Ohio has used many different drugs to carry out lethal injections over the past few years. (129) In 2009, Ohio used sodium thiopental, (130) but switched to pentobarbital in 2011. (131) After the pentobarbital supply dried up, Ohio turned to a new two-drug combination of midazolam and hydromorphone. (132) This two-drug combination was used for the execution of Dennis McGuire. (133) Midazolam is used because it "is an anesthetic used sometimes in surgery, and hydromorphone is a narcotic pain killer." (134) The midazolam is thought to render the inmate unconscious for the execution... and hydromorphone causes death by shutting down breathing and stopping the heart from beating. (135) In response to Dennis McGuire, beginning in 2015, Ohio's amended drug cocktail for lethal injection includes either pentobarbital, or a dose of thiopental sodium. (136)

After the botched execution of Dennis McGuire, the administrators of his estate filed a complaint as a result of the misguided decisions of the ODRC. (137) The complaint alleges that the ODRC adopted this compounded two-drug protocol without any prior clinical testing. (138) Despite medical testimony and warnings, the ODRC went forward with the two-drug plan of hydromorphone and midazolam, which caused Mr. McGuire to experience intolerable pain and suffering. (139)

Similarly enough, Oklahoma used midazolam as part of a three-drug combination in the botched execution for Clayton Lockett. (140) After challenging Oklahoma's secrecy statute, the Oklahoma Supreme Court denied to stay the execution of Clayton Lockett. (141) Oklahoma then proceeded to use "midazolam, which causes unconsciousness; vecuronium bromide, which stops respiration; and potassium chloride, which stops the heart." (142) Similar to Ohio, which used an untested combination that included midazolam, the first time Oklahoma used midazolam was for the execution of Clayton Lockett. (143) As a result, according to the Oklahoma Department of Corrections, Clayton Lockett later suffered a heart attack and died. (144) Midazolam contributed to both botched executions, as it was an ingredient in both drug cocktails for Mr. McGuire and Mr. Lockett.

B. Compounding Pharmacies and Secrecy Statutes Do Not Provide Any Solutions

Compounding pharmacies provide a convenient pathway for prisons to obtain drugs for lethal injections. Ohio's death sentence statute (145) provides no guidance on where to purchase these drug cocktails, but the recently updated (146) execution protocol explicitly permits the ODRC to utilize compounding pharmacies. (147) The protocol specifically designates the Warden to be in charge "and responsible for carrying out the death sentence on the date established by the Ohio Supreme Court." (148) Absent any statutory requirements, the execution protocol places the power in the Warden's hands to determine what drugs to utilize, how much of each quantity shall be ordered and most important, where to purchase these drugs. (149) In promulgating this new protocol, the ODRC included a host of potential suppliers, which gives a false appearance, to the public, of using a reputable and safe supplier. The protocol allows the Warden to "order execution drugs from a licensed pharmacist at the Central Pharmacy at the Department on Mental Health, (150) or any other licensed pharmacist." (151) However, a few pages later in the protocol, the ODRC expands the potential supplier list to include any manufacturer, distributor or compounding pharmacy. (152) Ohio's execution protocol does not address the real issue of the dangers posed by compounding pharmacies and includes all possible suppliers to maintain flexibility in times of disarray. The newly updated execution protocol is expansive in providing options for the ODRC, but leaves prisoners with limited options. Based on Ohio's newly enacted secrecy statute, the enormous power of the Warden, and lack of adequate protections in the execution protocol, death row inmates can be subject to untested drugs from an unregulated compounding pharmacy.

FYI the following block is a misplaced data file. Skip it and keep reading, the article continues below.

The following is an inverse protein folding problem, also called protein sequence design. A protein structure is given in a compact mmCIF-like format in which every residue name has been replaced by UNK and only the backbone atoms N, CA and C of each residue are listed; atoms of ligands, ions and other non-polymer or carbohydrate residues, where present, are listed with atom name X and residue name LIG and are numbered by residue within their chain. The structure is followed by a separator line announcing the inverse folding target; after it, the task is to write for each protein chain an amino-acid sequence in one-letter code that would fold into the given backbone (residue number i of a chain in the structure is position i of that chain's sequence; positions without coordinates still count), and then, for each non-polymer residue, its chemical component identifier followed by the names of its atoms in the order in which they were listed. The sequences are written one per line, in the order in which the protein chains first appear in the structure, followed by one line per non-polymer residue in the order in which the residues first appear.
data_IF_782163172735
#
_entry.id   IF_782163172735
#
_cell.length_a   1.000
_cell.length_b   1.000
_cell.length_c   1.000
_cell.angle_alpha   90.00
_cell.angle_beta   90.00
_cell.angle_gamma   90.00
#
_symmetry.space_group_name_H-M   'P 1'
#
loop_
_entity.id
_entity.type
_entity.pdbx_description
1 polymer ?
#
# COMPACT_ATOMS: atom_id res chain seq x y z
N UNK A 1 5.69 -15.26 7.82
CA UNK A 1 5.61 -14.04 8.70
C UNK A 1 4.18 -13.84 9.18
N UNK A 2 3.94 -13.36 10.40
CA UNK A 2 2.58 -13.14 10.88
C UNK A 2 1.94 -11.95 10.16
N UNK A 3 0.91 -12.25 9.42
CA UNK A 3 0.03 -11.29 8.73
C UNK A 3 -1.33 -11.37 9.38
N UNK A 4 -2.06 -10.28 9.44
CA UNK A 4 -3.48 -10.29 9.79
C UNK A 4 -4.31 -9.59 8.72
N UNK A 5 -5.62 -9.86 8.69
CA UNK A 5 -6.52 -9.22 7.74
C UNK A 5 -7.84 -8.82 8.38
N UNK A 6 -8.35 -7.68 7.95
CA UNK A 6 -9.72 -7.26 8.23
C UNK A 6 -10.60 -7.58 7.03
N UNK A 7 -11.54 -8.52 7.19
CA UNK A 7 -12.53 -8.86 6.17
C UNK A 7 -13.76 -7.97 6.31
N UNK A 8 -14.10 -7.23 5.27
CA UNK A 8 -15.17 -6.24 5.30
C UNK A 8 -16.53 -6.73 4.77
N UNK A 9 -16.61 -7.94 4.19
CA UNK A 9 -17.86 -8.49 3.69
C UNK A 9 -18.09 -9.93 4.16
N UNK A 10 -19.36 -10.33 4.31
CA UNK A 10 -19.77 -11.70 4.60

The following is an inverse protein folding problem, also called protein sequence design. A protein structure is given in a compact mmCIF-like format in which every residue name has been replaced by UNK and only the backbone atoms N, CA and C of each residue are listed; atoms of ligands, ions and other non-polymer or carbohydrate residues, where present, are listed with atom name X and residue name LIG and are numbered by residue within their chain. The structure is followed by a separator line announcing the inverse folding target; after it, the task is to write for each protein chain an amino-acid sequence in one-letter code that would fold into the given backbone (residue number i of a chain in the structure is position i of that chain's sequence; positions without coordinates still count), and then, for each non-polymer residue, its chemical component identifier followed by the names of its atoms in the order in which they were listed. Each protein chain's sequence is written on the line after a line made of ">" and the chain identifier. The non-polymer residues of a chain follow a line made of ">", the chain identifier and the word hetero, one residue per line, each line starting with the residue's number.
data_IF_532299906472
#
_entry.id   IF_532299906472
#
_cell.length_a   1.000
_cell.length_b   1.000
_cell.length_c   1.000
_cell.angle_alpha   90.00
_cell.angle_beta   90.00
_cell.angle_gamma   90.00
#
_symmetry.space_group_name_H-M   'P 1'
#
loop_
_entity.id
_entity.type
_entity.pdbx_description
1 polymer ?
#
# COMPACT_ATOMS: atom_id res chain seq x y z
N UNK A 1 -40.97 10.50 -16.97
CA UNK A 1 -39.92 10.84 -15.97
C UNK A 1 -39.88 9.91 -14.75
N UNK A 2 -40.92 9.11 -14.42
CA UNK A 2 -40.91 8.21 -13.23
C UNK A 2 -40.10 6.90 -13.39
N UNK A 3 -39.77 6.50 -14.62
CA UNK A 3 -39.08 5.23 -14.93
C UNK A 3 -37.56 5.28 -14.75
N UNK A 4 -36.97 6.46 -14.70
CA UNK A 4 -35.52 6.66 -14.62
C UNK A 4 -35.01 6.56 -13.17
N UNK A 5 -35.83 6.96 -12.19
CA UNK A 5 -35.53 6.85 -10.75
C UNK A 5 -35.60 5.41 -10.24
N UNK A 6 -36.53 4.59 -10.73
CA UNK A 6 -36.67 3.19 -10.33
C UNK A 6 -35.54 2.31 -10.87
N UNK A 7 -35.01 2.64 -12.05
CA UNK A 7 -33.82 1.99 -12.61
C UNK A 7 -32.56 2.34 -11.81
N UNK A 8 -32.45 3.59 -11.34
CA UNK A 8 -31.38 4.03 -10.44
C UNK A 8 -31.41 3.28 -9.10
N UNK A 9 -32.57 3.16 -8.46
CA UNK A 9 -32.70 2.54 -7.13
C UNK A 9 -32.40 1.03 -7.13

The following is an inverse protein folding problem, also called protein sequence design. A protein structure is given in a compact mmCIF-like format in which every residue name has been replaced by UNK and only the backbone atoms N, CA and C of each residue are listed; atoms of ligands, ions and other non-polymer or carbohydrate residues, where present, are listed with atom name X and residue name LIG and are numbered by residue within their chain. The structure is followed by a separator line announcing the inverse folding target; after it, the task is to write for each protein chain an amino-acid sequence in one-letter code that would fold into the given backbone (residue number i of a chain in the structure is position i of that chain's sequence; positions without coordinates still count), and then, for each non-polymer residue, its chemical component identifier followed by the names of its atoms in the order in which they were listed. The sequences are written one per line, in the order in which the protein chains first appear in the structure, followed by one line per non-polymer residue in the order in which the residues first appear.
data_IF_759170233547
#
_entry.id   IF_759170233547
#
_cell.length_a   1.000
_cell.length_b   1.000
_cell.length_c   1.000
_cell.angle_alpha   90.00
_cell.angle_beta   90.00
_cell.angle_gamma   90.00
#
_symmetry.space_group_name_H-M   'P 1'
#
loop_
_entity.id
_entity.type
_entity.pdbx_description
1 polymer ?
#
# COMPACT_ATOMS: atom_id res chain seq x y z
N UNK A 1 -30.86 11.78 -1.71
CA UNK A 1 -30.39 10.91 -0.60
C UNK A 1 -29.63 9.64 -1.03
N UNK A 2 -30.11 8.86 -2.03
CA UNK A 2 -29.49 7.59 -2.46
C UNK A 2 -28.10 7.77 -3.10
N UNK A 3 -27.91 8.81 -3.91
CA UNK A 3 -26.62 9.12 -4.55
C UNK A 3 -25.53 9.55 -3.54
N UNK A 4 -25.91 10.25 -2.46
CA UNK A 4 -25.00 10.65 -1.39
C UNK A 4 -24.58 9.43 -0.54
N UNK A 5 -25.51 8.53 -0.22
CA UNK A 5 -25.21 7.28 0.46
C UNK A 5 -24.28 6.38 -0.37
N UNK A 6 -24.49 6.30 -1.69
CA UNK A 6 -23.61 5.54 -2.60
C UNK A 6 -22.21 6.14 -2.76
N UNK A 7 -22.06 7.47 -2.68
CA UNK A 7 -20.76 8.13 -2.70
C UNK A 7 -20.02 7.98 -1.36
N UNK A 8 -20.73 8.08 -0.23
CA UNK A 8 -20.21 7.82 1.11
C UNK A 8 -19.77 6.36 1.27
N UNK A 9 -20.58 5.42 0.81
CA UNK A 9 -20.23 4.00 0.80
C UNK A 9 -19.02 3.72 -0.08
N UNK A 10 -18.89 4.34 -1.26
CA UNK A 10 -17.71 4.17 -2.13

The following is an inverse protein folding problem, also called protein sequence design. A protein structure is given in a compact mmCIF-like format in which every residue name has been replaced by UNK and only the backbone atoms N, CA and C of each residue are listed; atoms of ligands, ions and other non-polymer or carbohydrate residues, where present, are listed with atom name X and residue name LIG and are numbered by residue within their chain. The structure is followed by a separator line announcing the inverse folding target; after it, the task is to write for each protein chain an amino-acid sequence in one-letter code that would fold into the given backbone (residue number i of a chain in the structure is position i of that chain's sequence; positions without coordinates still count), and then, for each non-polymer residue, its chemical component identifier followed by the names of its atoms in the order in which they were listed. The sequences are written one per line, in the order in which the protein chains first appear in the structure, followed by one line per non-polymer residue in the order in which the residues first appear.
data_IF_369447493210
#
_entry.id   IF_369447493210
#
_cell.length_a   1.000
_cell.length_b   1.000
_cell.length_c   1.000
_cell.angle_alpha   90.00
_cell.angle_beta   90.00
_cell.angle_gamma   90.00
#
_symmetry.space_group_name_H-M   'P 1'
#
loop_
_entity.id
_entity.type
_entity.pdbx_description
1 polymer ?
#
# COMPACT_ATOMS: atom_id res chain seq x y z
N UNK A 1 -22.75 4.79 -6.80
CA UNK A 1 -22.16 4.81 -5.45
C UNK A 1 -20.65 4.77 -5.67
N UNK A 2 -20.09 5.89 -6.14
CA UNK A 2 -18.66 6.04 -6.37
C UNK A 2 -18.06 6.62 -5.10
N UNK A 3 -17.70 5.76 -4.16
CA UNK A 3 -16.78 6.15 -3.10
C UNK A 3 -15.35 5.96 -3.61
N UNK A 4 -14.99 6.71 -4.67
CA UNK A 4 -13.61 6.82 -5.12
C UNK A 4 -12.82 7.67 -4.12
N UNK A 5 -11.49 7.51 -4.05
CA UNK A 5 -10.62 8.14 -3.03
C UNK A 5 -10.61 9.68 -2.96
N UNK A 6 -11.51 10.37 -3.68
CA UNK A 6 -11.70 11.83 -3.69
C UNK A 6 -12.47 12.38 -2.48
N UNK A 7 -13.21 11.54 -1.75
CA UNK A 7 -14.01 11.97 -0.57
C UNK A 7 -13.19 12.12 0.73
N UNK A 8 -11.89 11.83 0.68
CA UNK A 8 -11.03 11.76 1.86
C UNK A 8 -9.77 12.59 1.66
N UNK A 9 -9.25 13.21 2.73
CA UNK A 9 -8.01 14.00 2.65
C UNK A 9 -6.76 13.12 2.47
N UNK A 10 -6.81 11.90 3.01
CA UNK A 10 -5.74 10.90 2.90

1. Ohio

The administrators of Mr. McGuire's estate named the ODRC's Warden, Donald Morgan, (153) as one of many defendants in the complaint filed on his behalf. The complaint alleges that the Warden purchased hydromorphone and midazolam from Hospira, a compounding pharmacy and distributer. (154) The plaintiffs have a good faith factual basis for this claim because in 2011 Hospira had manufactured and sold sodium thiopental to the ODRC to use in the executions for that year. (155) Because Hospira previously sold compounded drugs, (156) in conjunction with the present allegations, the ODRC is adhering to the new execution protocol that allows compounding pharmacies to provide the Warden's choice of drugs.

2. Oklahoma

Oklahoma's execution protocol differs from Ohio's execution protocol regarding the suppliers of drugs. (157) Oklahoma has passed not only a secrecy statute, (158) to protect the identity of suppliers, but also incorporated the secrecy requirement in their execution protocol. (159) Ohio too, passed a secrecy bill, mainly to shield the identity of the suppliers, (160) but did not include the secrecy component in the updated execution protocol that took effect on January 9, 2015. The Oklahoma Supreme Court held the secrecy statute constitutional, (161) which poses a significant problem as it shields the company responsible for providing the drugs used in botched executions. The media has alleged that Oklahoma resorted to compounding pharmacies as a result of drug shortages. (162) Despite these allegations, people not directly involved in executions will never truthfully know where the Oklahoma Department of Corrections obtains drugs.

3. Secrecy Statutes Provide No Cure to Botched Executions